Archive for October, 2011
It’s been two weeks since we announced our recent funding and now its time to start talking about what comes next. We are working on an e-commerce analytics product as well as a service for recommendations and mailing lists.
Before we make these products available to all of our users we will be conducting a limited beta test. If you are interested in helping us with the testing please create a Spree account on our website and use the “Request Beta Access” button to submit your request. Currently beta testing is limited to those running Spree 0.60.x or higher.
We’re particularly excited about the analytics product (shown below) which is now ready for beta testing. We’ve been running it for a few days now on the Spree demo store and its been working pretty well. We’d like to get a few more people who are interested to help with the testing.
Eventually we hope to make the analytics product available on older versions of Spree as well. Of course you’re probably not running a really old version of Spree because you read the recent security announcements.
We’re also working on a very cool recommendations solution for Spree. We’ve partnered with a company that has significant expertise with this area and has a very cool “learning algorithm” with a proven track record. If you’re interested in this you should also request beta access now so we can contact you when we’re ready.
Finally, we have two major announcements to make later this week. Stay tuned.
Over the past several weeks there have been several important security updates to Rails as well as Spree. The most recent Spree security announcement describes a critical vulnerability that affects all but the very latest versions of Spree. All affected users are advised to upgrade immediately.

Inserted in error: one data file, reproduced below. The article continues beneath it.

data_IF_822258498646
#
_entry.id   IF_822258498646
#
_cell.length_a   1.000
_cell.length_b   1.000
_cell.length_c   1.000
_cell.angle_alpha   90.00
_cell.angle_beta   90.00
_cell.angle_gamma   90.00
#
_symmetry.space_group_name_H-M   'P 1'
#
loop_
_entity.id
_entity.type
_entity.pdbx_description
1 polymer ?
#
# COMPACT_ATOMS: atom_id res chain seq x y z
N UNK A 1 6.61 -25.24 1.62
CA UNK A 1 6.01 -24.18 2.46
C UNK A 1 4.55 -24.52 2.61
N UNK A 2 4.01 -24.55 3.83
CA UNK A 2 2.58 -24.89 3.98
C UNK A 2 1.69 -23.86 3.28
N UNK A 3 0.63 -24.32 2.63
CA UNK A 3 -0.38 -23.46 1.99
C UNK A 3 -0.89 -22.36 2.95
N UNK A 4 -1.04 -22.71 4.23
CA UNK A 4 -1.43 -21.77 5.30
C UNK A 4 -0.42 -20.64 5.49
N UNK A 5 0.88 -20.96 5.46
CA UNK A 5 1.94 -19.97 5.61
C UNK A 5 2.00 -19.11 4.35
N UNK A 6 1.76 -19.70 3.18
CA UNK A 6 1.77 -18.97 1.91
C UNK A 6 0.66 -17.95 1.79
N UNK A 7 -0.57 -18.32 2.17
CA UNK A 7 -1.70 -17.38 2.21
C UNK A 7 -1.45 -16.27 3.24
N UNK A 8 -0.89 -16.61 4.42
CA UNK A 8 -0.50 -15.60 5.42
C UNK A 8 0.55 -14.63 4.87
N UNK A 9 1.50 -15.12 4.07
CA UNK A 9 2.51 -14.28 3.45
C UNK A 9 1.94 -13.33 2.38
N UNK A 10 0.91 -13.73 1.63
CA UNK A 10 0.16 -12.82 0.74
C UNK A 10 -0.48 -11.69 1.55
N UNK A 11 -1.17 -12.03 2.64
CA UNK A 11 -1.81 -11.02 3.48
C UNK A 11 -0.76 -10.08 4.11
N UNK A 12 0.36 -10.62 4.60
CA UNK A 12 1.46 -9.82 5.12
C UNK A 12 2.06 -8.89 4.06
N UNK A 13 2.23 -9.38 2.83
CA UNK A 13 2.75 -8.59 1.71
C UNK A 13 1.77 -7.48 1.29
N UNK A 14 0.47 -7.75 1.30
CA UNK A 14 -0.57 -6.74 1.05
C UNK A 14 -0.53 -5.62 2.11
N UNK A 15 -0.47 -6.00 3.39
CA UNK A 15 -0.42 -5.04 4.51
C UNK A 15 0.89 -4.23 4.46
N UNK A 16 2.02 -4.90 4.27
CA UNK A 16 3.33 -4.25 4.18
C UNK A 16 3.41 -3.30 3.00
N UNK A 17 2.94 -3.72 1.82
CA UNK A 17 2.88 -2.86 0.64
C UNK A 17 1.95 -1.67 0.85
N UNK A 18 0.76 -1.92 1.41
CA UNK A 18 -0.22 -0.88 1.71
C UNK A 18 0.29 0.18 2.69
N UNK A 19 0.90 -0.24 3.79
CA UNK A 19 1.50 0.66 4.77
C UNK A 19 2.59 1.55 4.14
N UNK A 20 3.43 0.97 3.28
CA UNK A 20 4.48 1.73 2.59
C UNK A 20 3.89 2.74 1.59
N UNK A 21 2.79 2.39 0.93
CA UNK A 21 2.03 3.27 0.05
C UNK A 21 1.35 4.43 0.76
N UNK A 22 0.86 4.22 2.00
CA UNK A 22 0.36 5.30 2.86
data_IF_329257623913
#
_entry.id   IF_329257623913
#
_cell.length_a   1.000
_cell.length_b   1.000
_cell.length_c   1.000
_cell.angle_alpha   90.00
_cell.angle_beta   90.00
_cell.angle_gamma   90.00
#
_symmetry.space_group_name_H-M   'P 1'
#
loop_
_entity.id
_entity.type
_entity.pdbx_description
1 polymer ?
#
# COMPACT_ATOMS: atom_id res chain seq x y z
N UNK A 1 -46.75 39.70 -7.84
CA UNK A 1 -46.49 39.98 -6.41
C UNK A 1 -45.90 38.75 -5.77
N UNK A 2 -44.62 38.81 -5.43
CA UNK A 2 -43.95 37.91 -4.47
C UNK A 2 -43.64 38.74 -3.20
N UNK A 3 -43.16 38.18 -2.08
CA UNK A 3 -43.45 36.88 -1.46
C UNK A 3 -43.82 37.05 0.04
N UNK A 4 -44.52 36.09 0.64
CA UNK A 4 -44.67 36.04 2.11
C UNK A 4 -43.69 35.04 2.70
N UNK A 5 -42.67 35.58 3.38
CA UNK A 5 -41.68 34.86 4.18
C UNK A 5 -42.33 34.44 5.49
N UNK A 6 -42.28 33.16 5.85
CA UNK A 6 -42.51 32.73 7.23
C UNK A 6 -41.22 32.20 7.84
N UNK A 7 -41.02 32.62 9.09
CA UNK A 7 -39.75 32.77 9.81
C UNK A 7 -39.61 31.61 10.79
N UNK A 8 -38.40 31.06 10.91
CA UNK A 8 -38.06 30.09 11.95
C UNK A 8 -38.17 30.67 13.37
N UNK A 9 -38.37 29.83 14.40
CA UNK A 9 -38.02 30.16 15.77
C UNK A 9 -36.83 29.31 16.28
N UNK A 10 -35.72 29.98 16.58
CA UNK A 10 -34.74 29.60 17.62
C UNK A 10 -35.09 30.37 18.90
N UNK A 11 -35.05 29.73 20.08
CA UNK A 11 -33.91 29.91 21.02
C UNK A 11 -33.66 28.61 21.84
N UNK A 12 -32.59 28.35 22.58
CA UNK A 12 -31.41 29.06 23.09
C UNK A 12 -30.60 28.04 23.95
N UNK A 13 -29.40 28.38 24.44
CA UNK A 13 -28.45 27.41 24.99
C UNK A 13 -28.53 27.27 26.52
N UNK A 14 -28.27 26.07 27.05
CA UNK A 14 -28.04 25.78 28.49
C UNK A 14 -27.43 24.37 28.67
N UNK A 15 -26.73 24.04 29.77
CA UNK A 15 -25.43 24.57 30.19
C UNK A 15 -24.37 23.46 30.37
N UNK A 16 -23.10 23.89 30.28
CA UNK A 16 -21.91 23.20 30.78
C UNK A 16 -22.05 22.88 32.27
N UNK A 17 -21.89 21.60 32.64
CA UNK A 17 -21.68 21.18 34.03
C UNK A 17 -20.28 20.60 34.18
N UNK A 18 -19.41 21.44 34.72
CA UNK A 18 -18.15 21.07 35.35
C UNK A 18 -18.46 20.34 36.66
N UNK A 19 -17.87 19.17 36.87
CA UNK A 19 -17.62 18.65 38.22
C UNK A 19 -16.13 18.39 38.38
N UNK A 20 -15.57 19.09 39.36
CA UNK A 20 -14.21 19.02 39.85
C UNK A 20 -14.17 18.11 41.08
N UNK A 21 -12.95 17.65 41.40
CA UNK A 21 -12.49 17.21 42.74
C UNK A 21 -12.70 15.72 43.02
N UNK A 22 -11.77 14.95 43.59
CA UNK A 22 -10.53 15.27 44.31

We have also implemented a new mechanism to inform Spree developers and store owners of potential security threats before they are announced on the mailing list. We have created an alerts feature that will perform an automated check against your version of Rails and Spree and inform you of any potential security problems. We believe this feature is so important that we’ve gone back and implemented it for previous versions of Spree as well.
Please consult the following list of scenarios to find out what the recommendations are for your particular version of Spree.
No action required.
No action required.
Its recommended that you update to 0.70.1. There are no known vulnerabilities with 0.70.0 but version 0.70.1 contains the new security alert mechansim to keep you informed of issues in the future.
It is recommended that you update to 0.60.4. The are no security issues with Spree itself but this version of Spree does use a version of Rails that is considered to be insecure. By updating this verison of Spree you will move to the more secure Rails 3.0.10.
0.60.0 – 0.60.2
It is recommended that you update to 0.60.4. These versions of Spree have a critical vulnerability and they are also using insecure versions of Rails.